When you are receiving permanent total disability benefits from your workers’ compensation program, you might have to undergo an Impairment Rating Evaluation (IRE). These evaluations are medical exams an employer uses to determine how long you can continue receiving disability through the workers’ compensation program.
If your employer has requested an IRE, it is important to fulfill the legal requirements involved in this process to receive fair benefits. A permanent disability attorney could walk you through how the physician conducts an assessment of impairment ratings in Philadelphia and what it could mean for your future. Gross & Kenny, LLP represents workers in Philadelphia, South Philly, and Bustleton.
When an employee experiences a work-related injury or develops a health problem due to their working conditions, workers’ compensation provides coverage during their recovery. A treating physician will eventually certify the worker has reached a state of maximum medical improvement (MMI), which means further treatment will have no measurable impact on the worker’s condition.
If the worker has reached MMI, but their condition does not allow them to resume their former job, they are entitled to permanent disability payments. Workers can receive up to 500 weeks of payments if their disability is partial. If their disability is total, a worker could receive payments for life.
An impairment rating is a way for a doctor to express how much an injury, illness, or condition interferes with a worker’s ability to perform their job. In Philadelphia, impairment rating assessments are expressed as a percentage between one and 100. Workers’ compensation considers an impairment rating of 35 percent or more as total disability, which may entitle the worker to lifetime payments.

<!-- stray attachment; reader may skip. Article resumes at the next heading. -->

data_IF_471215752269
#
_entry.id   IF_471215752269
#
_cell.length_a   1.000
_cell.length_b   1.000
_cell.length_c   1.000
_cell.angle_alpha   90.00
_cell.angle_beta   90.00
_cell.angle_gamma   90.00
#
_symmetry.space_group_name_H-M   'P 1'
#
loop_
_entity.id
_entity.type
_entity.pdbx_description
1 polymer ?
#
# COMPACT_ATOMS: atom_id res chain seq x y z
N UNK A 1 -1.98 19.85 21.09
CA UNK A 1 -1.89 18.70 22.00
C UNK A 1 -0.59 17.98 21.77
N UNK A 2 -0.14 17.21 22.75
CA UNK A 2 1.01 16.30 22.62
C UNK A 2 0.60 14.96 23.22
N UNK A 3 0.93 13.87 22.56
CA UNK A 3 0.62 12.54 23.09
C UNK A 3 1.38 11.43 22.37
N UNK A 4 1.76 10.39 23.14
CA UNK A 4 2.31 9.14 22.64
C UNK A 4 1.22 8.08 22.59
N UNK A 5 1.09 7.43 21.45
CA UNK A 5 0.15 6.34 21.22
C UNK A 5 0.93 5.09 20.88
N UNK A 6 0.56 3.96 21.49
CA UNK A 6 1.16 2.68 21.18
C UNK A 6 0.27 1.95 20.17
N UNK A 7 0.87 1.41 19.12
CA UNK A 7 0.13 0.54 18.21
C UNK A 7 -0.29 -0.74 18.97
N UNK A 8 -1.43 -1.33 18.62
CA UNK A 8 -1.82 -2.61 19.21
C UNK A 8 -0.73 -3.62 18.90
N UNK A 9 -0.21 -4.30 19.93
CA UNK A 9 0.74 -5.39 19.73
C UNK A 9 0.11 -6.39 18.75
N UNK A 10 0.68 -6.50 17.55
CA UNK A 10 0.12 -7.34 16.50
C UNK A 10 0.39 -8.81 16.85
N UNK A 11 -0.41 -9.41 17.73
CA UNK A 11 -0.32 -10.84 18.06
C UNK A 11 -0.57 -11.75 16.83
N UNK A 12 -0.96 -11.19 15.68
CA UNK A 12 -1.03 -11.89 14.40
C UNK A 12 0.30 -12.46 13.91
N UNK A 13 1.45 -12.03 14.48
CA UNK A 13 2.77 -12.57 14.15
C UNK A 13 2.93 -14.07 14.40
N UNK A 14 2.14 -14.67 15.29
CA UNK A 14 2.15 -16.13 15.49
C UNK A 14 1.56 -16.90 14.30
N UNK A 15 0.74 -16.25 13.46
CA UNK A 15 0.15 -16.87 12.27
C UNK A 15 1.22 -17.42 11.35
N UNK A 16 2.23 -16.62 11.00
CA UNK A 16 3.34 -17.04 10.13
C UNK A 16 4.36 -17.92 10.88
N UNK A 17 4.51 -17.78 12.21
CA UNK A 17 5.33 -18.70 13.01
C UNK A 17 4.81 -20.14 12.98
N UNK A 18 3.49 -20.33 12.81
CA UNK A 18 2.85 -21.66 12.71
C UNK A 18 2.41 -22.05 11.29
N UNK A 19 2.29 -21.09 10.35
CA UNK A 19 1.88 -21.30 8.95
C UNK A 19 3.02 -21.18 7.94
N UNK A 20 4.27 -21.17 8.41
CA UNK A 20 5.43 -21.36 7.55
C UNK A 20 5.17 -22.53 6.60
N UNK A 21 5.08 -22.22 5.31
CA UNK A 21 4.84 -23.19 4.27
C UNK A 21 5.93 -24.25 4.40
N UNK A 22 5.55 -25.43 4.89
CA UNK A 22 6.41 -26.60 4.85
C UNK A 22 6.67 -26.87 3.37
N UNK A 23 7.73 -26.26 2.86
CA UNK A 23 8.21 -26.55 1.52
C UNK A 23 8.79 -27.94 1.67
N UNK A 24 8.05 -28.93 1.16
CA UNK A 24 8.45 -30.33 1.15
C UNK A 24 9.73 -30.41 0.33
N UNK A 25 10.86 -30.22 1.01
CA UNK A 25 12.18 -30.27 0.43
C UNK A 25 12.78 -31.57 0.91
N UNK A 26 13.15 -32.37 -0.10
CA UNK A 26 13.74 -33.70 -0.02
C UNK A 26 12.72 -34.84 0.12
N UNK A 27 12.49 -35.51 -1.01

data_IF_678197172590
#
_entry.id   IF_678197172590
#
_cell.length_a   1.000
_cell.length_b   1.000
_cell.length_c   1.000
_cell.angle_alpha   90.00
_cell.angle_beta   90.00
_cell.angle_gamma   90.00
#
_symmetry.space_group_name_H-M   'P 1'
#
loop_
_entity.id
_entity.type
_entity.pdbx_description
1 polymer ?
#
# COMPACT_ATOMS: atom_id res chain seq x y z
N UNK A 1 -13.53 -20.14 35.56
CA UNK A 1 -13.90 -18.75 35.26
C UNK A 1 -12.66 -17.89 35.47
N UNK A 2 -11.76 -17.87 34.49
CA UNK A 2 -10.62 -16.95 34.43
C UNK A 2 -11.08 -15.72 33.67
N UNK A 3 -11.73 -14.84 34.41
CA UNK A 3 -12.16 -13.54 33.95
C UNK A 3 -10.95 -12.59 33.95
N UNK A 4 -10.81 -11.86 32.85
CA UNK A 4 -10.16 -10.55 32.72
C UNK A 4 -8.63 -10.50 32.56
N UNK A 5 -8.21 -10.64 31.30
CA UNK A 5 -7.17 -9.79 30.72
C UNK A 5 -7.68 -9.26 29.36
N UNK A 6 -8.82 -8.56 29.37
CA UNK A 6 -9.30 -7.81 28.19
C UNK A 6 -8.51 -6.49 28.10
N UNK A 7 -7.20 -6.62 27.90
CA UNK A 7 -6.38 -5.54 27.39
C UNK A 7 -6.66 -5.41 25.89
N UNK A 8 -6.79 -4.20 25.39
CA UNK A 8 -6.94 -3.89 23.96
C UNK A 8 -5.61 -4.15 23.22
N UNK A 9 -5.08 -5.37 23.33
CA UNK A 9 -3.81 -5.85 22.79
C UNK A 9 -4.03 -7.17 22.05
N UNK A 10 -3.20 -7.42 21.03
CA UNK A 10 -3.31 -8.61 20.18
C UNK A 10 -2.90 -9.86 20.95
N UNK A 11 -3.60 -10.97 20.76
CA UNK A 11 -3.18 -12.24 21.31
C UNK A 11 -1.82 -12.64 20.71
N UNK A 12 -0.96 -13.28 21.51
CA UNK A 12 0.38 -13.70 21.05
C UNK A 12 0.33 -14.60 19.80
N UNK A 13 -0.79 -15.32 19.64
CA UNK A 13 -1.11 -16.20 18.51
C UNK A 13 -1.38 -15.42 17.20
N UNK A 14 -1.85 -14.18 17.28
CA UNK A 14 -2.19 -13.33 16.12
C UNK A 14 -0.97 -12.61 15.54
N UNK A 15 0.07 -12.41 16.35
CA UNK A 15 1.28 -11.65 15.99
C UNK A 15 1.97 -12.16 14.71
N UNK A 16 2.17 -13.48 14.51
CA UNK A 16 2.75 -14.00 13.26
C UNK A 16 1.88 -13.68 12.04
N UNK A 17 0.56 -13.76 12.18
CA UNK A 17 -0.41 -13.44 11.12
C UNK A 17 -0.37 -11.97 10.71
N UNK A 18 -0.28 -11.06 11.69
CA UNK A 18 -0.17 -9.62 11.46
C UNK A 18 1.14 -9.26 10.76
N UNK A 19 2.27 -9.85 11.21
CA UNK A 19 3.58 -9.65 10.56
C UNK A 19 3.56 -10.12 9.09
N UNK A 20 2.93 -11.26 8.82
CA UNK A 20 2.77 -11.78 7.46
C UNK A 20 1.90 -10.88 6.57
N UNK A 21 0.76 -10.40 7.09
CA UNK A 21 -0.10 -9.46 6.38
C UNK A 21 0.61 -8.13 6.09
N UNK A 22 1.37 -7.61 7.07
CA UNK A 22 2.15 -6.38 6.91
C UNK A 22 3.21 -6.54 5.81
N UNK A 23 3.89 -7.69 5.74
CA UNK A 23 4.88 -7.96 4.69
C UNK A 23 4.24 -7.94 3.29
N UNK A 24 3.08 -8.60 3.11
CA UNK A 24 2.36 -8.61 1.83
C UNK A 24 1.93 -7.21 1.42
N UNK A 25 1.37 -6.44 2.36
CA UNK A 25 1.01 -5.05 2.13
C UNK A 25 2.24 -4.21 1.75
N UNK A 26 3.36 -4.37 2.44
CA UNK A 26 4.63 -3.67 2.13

An employer can request an Impairment Rating Evaluation after a worker has received 104 weeks of permanent disability payments. A doctor conducts a physical examination and tests how the injury or condition impacts the worker’s ability to perform specific tasks.
After the exam is complete, the doctor provides a copy of the medical evaluation and impairment rating form to the employer, their workers’ compensation insurer, and the worker. If the IRE asserts an impairment rating of less than 35 percent, the worker is no longer entitled to lifelong disability but will continue to receive partial disability payments for the duration of their coverage.
If the employer requested an IRE less than 60 days after the 104th week the worker received permanent disability payments, the change in status from permanent total disability to permanent partial disability happens automatically. If the employer requested the IRE more than 60 days after the 104th week, the employer must file a Petition seeking to change the employee’s status.
A Philadelphia worker who disagrees with the results of an assessment of impairment ratings does not have to accept the outcome. According to 77 Pennsylvania Statute § 511.3, an employee could contest their impairment rating during the time they continue to collect permanent partial disability payments.
With the help of a legal professional, a worker could challenge the IRE results by filing a Petition of Review. A workers’ compensation judge may review the evidence and decide whether to affirm or deny the worker’s disability status change. A worker unhappy with the judge’s decision could bring a further appeal to the Workers’ Compensation Appeals Board.
Insurance companies typically do not want to pay permanent disability benefits for longer than they are required to. For this reason, an employer and their insurance company may use the IRE as a tool to try and change a worker’s disability status.
Any worker in Philadelphia, South Philly, or Bustleton whose status has changed from permanent total disability to permanent partial disability because of an IRE should consult a capable lawyer as soon as possible. A legal professional could make the case to reinstate the worker’s permanent total disability payments. Call Gross & Kenny, LLP to learn more about assessments of impairment ratings in Philadelphia.
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